MOGADISHU, Somalia - As a heavily armed U.S. destroyer patrolled nearby and planes flew overhead Sunday, a Somali pirate spokesman told The Associated Press his group was demanding a $20 million ransom to release a cargo ship loaded with Russian tanks.
The spokesman also warned that the pirates would fight to the death if any country tried military action to regain the ship, and a man who said he was the ship's captain reported that one crew member had died.
Pirates seized the Ukrainian-operated ship Faina off the coast of Somalia on Thursday as it headed to Kenya carrying 33 Russian-built T-72 tanks and a substantial amount of ammunition and spare parts. The ordnance was ordered by the Kenyan government.
The guided missile destroyer USS Howard was stationed off the Somali coast on Sunday, making sure that the pirates did not remove the tanks, ammunition and other heavy weapons from the ship, which was anchored off the coast.
A spokesman for the U.S. 5th fleet said the Navy remained "deeply concerned" over the fate of the ship's 21-member crew and cargo.
In a rare gesture of cooperation, the Americans appeared to be keeping an eye on the Faina until the Russian missile frigate Neustrashimy, or Intrepid, reaches the area. The Russian ship was still in the Atlantic on Sunday, the Russian navy reported.
Pirate spokesman Sugule Ali said he was speaking Sunday from the deck of the Faina via a satellite phone — and verified his location by handing the phone over to the ship's captain, who also spoke with the AP. It was not possible to further confirm their identities.
"We want ransom, nothing else. We need $20 million for the safe release of the ship and the crew," Ali said, adding that "if we are attacked, we will defend ourselves until the last one of us dies."
Five nations have been sharing information to try to secure the swift release of the ship and its crew — Ukraine, Somalia, Russia, the United States and Britain. Kenyan government spokesman Alfred Mutua, however, insisted his country will not negotiate with pirates or terrorists.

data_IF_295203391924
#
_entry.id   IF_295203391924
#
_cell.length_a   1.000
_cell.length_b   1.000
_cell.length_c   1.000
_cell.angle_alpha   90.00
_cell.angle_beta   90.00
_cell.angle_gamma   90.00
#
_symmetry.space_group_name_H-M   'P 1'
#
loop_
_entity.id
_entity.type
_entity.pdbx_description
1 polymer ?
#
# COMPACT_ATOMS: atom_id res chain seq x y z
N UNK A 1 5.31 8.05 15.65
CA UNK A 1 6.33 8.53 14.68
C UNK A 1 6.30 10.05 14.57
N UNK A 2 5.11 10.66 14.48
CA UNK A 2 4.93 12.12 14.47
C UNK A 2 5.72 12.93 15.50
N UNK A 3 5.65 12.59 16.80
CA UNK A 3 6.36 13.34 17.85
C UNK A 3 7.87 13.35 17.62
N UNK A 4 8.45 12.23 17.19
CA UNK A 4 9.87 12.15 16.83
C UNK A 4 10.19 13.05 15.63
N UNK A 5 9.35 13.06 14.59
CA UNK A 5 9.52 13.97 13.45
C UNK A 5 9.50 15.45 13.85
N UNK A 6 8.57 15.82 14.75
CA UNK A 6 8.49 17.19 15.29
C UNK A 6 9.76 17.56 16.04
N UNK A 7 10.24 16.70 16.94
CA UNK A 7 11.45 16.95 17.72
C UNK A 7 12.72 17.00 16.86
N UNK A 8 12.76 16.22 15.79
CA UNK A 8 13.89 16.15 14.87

Ali said planes have been flying over the Faina. It was not known which country the planes belonged to. He also said others who made earlier ransom demands did not speak for the pirates holding the ship.
A man who said he was the captain of the seized ship and who identified himself as Viktor Nikolsky told the AP that a Russian crew member died Sunday because of hypertension.
"The rest of us are feeling well," Nikolsky said, adding that he could see three ships about a mile away, including one carrying an American flag.
Both Ali and Nikolsky spoke on a satellite phone number the AP got from a Somali journalist who spoke to Ali earlier in the day. The conversation lasted about 30 minutes. Ali spoke in Somali with a central Somalian accent and Nikolsky spoke in broken English.
Russian media had earlier identified Nikolsky as the first mate, yet he identified himself to the AP as the ship's captain. It was not possible to immediately resolve the discrepancy.
U.S. Navy spokesman Lt. Nathan Christensen told AP that the San Diego-based USS Howard had made contact with the Faina on Sunday.
"While we can't get into details, I will say there has been basic bridge-to-bridge communication established with the ship," Christensen told the AP in a phone interview from the 5th Fleet's Mideast headquarters in Manama, Bahrain.
Christensen said the Navy was aware of one crew member's death, but did know what the cause was.
Pirate attacks worldwide have surged this year and Africa remains the world's top piracy hotspot, with 24 reported attacks in Somalia and 18 in Nigeria this year, according to the International Maritime Bureau's piracy reporting center.
Attacking ships has become a regular source of income for pirates in Somalia, a war-torn country without a functioning government since 1991.
Christensen said the Faina was anchored off Somalia's coast near the central town of Hobyo.
"What's on board is of concern to us as much as the criminal activity," Christensen told the AP, adding that the Navy does not want the tanks and other weapons to end up "in the wrong hands."
Christensen refused to say what the crew of the American destroyer would do if the pirates began to offload the tanks and weapons.
"It's a very complex situation and we do not want to speculate on any particular aspect of it," he said.
According to its Web site, the USS Howard has surface-to-air missiles, Tomahawk cruise missiles, anti-submarine rockets, torpedoes, and a five-inch rapid-fire deck gun.
In the latest hijacking in the area, a Greek tanker with a crew of 19 carrying refined petroleum from Europe to the Middle East was ambushed Friday in the Gulf of Aden, according to the International Maritime Bureau.
Web site for USS Howard: